Honestly, I wouldn't be surprised if they don't offer it because they know 80% of the population would probably lock themselves out of their own data at some point. And of course complain when they find out that dropbox doesn't have backdoor access or something.

    • Re: (Score:3, Informative)

      by dbIII (701233)
      I'd say they didn't have it because of the deduplication of files that caused so much hilarity early in the life of dropbox. There was a hack that people used to download popular files, such as movie rips, directly from dropbox. So long as somebody on dropbox had that file, and you had the name plus file hash (eg. from a search of torrents), you could fool the thing into thinking that file was one of yours and it would let you download it directly.
      Then there's the time people could log in with a username
  • by Anonymous Coward on Wednesday July 10, 2013 @10:06PM (#44246205)

    1. Privacy (from several categories of snoopers: government, businesses, hackers)
    2. Latency
    3. Cost, billing hassles
    4. Availability (freedom from outages that seem to contradict the HA guarantees these providers spout out)
    5. What if they fuck up and lose your data

    • You can add to it:

      6) No real use case (for now). All the real use cases I can think of are already solved (people want music synced to their device, images imported to their computer, and maybe tabs shared between browsers). There's not a huge overlap between "things I want on my computer" and "things I want on my phone."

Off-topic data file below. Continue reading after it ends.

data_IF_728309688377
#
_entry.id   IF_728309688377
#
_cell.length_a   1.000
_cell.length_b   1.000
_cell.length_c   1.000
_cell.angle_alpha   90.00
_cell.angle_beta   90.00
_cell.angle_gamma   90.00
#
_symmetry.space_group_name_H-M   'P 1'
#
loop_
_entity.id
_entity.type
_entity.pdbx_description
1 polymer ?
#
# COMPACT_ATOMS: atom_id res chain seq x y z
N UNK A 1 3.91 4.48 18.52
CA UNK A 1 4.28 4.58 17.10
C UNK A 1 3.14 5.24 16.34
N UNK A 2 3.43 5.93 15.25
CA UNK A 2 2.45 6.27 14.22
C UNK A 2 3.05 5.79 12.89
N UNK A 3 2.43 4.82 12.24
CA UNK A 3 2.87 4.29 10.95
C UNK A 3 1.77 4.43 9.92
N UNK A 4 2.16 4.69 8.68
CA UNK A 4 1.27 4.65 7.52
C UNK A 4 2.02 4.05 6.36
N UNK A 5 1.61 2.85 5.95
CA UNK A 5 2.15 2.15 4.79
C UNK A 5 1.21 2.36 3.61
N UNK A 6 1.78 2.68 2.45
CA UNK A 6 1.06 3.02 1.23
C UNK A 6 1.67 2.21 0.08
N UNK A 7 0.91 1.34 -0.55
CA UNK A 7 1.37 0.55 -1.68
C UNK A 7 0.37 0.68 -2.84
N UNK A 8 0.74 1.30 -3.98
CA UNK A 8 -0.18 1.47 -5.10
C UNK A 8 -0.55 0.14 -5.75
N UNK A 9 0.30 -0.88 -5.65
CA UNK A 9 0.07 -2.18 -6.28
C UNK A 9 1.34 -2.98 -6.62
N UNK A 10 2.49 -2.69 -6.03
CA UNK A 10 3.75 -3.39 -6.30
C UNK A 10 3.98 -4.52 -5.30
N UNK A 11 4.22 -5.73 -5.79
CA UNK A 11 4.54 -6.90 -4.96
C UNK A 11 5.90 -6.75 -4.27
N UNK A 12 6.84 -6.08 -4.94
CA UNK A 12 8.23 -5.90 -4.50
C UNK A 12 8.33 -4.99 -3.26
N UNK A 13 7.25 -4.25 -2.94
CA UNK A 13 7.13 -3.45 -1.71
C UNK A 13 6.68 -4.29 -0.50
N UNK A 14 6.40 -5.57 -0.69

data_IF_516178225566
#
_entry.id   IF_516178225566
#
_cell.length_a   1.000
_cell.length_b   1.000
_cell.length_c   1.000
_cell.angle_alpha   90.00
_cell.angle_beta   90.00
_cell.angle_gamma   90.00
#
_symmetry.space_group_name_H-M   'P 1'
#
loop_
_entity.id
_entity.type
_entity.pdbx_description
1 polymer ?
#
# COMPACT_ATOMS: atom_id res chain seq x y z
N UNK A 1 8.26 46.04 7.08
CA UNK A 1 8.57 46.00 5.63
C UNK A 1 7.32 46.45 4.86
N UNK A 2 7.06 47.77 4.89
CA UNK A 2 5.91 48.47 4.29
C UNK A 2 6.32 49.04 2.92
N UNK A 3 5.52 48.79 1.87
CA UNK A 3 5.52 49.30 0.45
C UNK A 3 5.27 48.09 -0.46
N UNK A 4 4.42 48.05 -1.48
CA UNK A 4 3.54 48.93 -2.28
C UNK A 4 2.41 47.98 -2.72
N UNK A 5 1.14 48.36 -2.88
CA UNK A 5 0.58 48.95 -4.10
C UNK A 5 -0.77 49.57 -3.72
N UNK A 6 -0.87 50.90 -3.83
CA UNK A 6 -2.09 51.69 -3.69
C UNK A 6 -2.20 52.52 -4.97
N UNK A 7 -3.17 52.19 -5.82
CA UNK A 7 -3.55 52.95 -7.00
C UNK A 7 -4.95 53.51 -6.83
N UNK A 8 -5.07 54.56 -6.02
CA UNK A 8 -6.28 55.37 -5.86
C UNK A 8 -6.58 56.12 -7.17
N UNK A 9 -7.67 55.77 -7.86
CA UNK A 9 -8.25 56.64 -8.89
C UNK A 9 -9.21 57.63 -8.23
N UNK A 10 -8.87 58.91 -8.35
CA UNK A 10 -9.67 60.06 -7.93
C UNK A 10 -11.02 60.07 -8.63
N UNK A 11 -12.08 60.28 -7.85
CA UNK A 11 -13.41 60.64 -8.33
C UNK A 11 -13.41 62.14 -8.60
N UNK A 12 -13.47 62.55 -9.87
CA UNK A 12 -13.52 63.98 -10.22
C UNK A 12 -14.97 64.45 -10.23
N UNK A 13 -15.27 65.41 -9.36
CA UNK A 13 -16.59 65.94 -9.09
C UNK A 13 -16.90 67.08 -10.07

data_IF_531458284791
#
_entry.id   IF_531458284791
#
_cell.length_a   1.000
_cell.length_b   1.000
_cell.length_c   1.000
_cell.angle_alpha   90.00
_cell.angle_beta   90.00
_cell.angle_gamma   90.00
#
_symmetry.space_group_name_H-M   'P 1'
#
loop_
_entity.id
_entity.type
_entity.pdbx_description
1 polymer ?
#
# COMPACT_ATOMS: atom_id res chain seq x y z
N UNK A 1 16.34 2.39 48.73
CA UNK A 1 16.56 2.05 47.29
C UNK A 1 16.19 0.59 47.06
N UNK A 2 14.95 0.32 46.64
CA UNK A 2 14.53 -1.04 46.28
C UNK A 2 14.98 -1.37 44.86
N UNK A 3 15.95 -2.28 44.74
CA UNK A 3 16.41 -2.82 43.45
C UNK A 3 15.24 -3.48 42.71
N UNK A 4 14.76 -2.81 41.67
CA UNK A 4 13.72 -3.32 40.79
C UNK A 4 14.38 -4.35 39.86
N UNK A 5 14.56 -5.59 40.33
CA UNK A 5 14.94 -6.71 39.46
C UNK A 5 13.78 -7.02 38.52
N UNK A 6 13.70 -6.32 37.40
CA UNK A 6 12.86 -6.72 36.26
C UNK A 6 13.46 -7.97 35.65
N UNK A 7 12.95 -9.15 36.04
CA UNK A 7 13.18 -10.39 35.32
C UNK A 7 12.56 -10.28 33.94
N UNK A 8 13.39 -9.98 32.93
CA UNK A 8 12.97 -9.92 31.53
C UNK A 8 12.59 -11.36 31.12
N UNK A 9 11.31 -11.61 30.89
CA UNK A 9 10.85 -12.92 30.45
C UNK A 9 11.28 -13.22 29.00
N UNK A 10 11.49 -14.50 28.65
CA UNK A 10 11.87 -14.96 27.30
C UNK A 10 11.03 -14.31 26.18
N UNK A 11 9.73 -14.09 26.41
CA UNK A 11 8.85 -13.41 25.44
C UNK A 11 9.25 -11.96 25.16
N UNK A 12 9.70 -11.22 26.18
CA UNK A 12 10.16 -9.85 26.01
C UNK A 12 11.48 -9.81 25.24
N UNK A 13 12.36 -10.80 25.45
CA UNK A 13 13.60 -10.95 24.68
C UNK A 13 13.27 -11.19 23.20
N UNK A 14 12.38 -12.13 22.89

Although it might be good for pirated movies.
    • Even if I didn't care about the privacy issues, can they offer me anywhere near the performance of my SSD? Of course not. It's latency is expressed in microseconds, my network in 2-3 digits of milliseconds. Its bandwidth is near enough 500MB/sec, my network caps out at about 4MB/sec (30mbit).

      I fail to see why the hell I'd want to store my data on such an inferior setup.

      Now backups to a remote site, sure that is something that can make sense. However that isn't what they are talking about. That is more like

  • Wrong direction. (Score:5, Insightful)

    by Silentknyght (1042778) on Wednesday July 10, 2013 @10:17PM (#44246293)

    No, dropbox is going in the wrong direction. The direction is going to be smaller, faster, portable HDDs. Thumbdrives are already common at 64gb, and SSDs at 256gb. People already carry around a lot of data on their phones and, more to the point, they already carry around a device as large as a phone. Current gen SSDs are about that big. It won't be much to get people to either carry around a second, similarly sized device, or for the technology to just adapt to allow your phone to store terabytes.